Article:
Despite the fanfare, one in three Australian businesses are still unaware of the incoming reforms, according to a recent report from cyber-security firm, Clearswift.
Its A/NZ Regional Director, Michael Toms, said encryption, which was already strong in Europe due to stricter privacy laws, could come to the fore to avoid data leakage.
"Your typical encryption of email transmission is quite key to ensuring you're not getting eavesdropped," he said.
"But if you're an organisation which receives unsolicited information that could be deemed to be sensitive it's your responsibility to deal with that, determine whether it's information that you should be collecting in your normal business process, but if it isn't you have to destroy it really quickly."
He also warned if you were collecting data that was not for your primary purpose of business you could be at risk and recommended increasing the business' scope in a clearly set out policy.
"The small resellers don't have the bandwidth for those sorts of policies to be maintained and policed, and if you have got a business process that has been functioning in a certain way for a long time these people are potentially releasing information not knowing that their current business process is broken.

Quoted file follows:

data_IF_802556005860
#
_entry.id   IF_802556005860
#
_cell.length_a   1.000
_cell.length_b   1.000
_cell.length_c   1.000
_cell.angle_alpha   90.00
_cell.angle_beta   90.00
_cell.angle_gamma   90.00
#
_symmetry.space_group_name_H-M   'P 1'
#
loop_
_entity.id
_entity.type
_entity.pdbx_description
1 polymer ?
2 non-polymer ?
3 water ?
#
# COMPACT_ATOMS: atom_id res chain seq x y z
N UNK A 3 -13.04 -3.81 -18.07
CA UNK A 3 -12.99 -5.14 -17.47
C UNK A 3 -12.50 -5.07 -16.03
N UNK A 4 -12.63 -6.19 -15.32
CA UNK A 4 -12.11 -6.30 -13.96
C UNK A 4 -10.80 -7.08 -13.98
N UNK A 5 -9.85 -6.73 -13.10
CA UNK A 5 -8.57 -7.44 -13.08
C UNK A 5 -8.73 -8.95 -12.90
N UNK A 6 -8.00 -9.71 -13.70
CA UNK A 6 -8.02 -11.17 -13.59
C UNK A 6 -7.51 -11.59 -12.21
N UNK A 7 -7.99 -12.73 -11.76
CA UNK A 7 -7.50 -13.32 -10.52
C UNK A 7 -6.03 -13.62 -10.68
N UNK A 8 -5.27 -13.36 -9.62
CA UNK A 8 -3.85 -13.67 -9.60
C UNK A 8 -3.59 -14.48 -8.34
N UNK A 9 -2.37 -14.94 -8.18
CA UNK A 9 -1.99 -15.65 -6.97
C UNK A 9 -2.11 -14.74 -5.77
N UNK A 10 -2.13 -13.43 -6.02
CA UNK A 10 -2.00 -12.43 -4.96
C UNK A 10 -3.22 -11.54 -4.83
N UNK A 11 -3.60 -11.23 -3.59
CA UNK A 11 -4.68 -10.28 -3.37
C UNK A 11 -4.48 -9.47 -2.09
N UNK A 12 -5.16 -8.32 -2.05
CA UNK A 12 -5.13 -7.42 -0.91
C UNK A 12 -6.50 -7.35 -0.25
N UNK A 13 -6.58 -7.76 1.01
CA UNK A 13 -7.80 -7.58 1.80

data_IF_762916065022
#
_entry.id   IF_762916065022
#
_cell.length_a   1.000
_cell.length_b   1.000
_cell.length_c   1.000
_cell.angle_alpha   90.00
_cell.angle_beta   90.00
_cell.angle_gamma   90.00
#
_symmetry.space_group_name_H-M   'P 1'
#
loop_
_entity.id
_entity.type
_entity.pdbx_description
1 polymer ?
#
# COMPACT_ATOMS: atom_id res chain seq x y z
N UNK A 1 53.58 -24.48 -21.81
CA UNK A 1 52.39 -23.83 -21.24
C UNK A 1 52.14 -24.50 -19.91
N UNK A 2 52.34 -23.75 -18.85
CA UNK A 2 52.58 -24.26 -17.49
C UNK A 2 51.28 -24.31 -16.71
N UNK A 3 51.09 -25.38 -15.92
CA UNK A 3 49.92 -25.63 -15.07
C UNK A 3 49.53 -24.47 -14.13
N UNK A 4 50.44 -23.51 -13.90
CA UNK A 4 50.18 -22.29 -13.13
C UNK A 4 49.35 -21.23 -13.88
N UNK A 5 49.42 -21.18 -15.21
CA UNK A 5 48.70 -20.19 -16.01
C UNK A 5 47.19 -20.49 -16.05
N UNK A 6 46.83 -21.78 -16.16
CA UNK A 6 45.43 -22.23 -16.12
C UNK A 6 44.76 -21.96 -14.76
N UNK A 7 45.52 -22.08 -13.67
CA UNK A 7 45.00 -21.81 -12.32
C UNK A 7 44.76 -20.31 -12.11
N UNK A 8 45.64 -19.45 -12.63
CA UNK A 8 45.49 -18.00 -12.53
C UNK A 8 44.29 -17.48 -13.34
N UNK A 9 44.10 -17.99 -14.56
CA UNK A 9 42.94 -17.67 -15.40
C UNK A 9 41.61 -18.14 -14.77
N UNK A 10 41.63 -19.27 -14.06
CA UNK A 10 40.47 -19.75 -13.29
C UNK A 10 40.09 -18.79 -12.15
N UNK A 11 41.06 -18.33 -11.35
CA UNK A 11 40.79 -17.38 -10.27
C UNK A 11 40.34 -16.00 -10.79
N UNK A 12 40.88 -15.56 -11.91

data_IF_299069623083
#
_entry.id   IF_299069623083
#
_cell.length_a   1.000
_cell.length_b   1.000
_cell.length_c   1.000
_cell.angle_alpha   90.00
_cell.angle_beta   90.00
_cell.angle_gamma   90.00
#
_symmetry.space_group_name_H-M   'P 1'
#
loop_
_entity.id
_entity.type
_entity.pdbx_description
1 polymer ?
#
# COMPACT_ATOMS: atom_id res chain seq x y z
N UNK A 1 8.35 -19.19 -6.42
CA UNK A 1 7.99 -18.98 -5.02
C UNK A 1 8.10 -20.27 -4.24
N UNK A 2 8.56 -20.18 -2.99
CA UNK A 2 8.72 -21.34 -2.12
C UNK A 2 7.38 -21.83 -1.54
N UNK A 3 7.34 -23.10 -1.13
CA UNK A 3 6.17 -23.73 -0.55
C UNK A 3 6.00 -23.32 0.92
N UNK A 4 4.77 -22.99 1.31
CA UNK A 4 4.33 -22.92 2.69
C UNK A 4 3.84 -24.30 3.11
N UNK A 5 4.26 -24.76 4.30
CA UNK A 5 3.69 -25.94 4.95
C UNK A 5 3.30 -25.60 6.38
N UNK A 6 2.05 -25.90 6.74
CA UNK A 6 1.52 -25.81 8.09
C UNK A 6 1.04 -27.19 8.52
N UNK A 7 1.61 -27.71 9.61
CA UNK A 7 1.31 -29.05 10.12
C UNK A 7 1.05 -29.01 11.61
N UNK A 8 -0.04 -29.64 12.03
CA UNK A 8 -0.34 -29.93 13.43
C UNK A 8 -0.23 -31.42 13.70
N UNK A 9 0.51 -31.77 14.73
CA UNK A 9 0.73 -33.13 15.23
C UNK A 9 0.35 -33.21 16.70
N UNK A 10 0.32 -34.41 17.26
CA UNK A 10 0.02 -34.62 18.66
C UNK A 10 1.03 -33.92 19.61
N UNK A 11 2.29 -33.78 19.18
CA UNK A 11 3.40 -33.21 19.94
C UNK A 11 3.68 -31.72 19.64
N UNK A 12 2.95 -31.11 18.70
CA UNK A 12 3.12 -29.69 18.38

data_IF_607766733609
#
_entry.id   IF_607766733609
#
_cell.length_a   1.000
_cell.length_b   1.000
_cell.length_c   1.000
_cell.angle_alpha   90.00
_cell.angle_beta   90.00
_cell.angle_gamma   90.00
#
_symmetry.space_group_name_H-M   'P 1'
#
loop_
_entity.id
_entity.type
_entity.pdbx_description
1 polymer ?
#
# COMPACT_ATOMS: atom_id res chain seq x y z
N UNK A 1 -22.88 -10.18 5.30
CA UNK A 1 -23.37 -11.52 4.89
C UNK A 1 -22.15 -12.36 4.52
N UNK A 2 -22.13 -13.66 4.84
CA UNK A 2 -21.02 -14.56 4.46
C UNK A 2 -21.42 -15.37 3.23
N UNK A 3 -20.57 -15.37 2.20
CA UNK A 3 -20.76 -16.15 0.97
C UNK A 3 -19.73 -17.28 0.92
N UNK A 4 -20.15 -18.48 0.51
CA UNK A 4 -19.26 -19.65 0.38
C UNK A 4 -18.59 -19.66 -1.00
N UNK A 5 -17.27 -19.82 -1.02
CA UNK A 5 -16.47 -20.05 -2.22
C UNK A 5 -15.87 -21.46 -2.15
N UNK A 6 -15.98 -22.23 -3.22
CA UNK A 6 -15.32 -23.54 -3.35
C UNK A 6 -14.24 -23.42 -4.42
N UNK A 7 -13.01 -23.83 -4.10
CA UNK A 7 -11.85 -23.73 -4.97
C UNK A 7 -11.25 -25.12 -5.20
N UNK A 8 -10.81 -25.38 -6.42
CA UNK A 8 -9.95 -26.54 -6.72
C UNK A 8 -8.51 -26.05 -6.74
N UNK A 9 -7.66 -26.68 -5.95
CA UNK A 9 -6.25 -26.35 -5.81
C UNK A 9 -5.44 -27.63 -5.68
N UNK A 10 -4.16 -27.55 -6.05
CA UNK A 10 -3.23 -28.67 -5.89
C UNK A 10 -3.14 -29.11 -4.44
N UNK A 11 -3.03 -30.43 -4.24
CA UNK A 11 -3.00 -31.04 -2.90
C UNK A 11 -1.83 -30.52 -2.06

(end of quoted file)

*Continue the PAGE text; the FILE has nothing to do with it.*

"But you have got a certain amount of leverage as long as you are documenting certain procedures."
The Missing Link security manager, Aaron Bailey, said client take up was still slow in terms of preparation for the changes.
He said providing education and partnering consultants who could conduct, Privacy Impact Assessments (PIA) was a good starting point.
"These can be conducted either holistically to the clients complete ICT environment as an overview, or during a project lifecycle that implements or updates a system that may handle, hold, access or correct personal information," he said.
"The channel needs to provide clients with consulting around incident response, data breaches, risk assessment and preventative measures."
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